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Publication numberUS6818083 B2
Publication typeGrant
Application numberUS 10/200,700
Publication dateNov 16, 2004
Filing dateJul 19, 2002
Priority dateJul 20, 2001
Fee statusPaid
Also published asCN1269639C, CN1556753A, EP1412181A1, US20030024625, WO2003008192A1
Publication number10200700, 200700, US 6818083 B2, US 6818083B2, US-B2-6818083, US6818083 B2, US6818083B2
InventorsLarry Hughey McAmish, Kenneth L. Lilly, Christopher Aaron Shelley, Arrigo D. Jezzi
Original AssigneeClopay Plastic Products Company, Inc.
Export CitationBiBTeX, EndNote, RefMan
External Links: USPTO, USPTO Assignment, Espacenet
Laminated sheet and method of making same
US 6818083 B2
Abstract
A method of making a laminate sheet having a film layer and a fabric layer. The method includes the step of bonding a film layer to a fabric layer in order to form a laminate sheet such that the laminate sheet includes at least one high-bond region whereat the strength of the bond between the film and fabric layers is greater than other regions of the laminate sheet. The method further includes the step of stretching the laminate sheet such that the high-bond regions are either not stretched or are only partially stretched. A method of making a diaper backsheet, as well as a stretched laminate of a polymeric film and a fabric web, is also provided.
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Claims(19)
What we claim is:
1. A method of making a laminate sheet comprising a film layer and a fabric layer, comprising:
(a) bonding a film layer to a fabric layer in order to form a laminate sheet, wherein said laminate sheet includes at least one high-bond region whereat the strength of the bond between the film and fabric layers is greater than other regions of the laminate sheet; and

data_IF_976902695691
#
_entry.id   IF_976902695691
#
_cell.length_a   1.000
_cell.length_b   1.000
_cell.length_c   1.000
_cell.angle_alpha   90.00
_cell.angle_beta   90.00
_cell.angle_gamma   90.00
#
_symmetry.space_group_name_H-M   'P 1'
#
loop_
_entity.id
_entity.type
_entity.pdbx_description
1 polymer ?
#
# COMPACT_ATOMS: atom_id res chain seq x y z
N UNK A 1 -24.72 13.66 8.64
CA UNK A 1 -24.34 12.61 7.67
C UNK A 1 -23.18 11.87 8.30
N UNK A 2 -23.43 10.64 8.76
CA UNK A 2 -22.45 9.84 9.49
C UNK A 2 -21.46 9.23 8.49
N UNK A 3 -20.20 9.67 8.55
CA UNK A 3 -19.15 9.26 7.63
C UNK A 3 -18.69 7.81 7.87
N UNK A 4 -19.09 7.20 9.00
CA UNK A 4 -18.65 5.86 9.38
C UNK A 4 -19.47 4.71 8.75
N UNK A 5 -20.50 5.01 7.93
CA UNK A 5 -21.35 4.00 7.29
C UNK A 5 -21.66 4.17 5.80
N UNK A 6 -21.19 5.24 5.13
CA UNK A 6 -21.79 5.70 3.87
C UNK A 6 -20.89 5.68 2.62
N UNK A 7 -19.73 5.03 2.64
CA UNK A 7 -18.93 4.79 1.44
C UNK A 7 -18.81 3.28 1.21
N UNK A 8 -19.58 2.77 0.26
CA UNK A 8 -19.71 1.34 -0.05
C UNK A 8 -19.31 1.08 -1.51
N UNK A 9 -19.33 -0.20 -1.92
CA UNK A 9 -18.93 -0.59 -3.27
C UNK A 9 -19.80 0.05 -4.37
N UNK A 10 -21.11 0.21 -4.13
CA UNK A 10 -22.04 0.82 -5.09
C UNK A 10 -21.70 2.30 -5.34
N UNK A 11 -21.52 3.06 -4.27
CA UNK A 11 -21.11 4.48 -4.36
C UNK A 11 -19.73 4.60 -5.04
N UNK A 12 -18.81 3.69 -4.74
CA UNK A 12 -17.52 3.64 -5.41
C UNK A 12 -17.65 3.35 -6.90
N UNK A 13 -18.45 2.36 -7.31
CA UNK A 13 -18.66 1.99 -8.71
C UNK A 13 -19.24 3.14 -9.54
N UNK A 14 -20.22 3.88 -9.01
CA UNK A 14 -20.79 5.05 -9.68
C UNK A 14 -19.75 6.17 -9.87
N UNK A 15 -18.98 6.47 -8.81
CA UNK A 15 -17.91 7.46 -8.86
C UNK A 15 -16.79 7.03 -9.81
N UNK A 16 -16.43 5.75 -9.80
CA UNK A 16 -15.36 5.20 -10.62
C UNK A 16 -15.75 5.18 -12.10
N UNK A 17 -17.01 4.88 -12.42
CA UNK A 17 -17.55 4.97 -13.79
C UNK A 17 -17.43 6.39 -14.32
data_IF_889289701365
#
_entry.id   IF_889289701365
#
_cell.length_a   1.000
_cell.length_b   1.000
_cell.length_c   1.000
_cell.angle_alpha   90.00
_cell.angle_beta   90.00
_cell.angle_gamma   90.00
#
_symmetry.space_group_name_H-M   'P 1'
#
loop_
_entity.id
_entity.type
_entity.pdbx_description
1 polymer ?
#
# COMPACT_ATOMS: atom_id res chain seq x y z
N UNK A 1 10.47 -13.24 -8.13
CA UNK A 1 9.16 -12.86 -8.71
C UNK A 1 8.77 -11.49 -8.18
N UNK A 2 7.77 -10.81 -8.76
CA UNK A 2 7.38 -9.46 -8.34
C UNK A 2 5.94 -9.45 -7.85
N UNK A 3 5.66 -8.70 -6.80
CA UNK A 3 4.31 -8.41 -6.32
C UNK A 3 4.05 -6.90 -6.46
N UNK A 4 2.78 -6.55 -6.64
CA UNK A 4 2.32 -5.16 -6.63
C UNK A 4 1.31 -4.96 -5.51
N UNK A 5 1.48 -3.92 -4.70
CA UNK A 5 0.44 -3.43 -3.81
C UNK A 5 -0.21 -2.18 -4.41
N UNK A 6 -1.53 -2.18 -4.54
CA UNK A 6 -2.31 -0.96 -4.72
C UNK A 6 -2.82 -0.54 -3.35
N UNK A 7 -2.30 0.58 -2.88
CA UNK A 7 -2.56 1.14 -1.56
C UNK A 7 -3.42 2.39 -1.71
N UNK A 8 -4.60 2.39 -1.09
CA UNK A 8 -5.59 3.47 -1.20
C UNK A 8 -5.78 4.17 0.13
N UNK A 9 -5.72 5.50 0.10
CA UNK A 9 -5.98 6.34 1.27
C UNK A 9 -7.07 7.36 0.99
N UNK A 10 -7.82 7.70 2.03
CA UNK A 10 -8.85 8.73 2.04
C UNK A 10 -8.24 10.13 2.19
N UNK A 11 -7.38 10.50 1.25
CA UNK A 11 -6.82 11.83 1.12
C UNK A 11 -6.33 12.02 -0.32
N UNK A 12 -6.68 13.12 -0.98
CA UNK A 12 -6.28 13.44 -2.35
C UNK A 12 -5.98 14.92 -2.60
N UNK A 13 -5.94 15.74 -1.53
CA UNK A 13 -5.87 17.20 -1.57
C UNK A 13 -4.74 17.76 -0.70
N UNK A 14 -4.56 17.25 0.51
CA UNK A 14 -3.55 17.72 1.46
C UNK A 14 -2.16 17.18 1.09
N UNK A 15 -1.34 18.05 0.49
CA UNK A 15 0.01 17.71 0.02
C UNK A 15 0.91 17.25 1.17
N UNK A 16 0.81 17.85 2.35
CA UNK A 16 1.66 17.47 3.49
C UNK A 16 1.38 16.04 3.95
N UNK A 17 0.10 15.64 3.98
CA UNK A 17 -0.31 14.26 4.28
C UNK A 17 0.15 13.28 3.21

(b) selectively stretching said laminate sheet using an intermeshing stretcher such that said high-bond regions are either not stretched or are only partially stretched.
2. The method of claim 1, wherein said film layer is formed from a thermoplastic composition, and said step of bonding the film layer to the fabric layer comprises extruding said thermoplastic composition onto said fabric layer.
3. The method of claim 2, further comprising the step of thermally bonding at least one region of said laminate sheet in order to provide said at least one high-bond region.
4. The method of claim 3, wherein said step of thermally bonding is accomplished by sonic sealing or thermal point bonding.
5. The method of claim 2, further comprising the step of adhesively bonding at least one region of said laminate sheet in order to provide said at least one high-bond region.
6. The method of claim 2, wherein said thermoplastic composition is extruded into a cast roll nip station along with said fabric layer, wherein said cast roll nip station includes a pair of rollers having a nip therebetween, at least one of said rollers having raised portions which increase the nip pressure adjacent said raised portions to thereby provide said high-bond regions.
7. The method of claim 2, wherein said thermoplastic composition is polyolefin based, containing from 40 to 60% calcium carbonate, surface coated with a fatty acid, 1 to 10% other additives such as pigments, antioxidants, and processing aids, with the remainder composed of polypropylenes, polyethylenes, functionalized polyolefins, or combinations of the above.
8. The method of claim 1 wherein the basis weight of the film is between about 10 and about 40 gsm, and most preferably between about 20 and about 30 gsm.
9. The method of claim 1 wherein said fabric layer is a polyolefin based nonwoven material.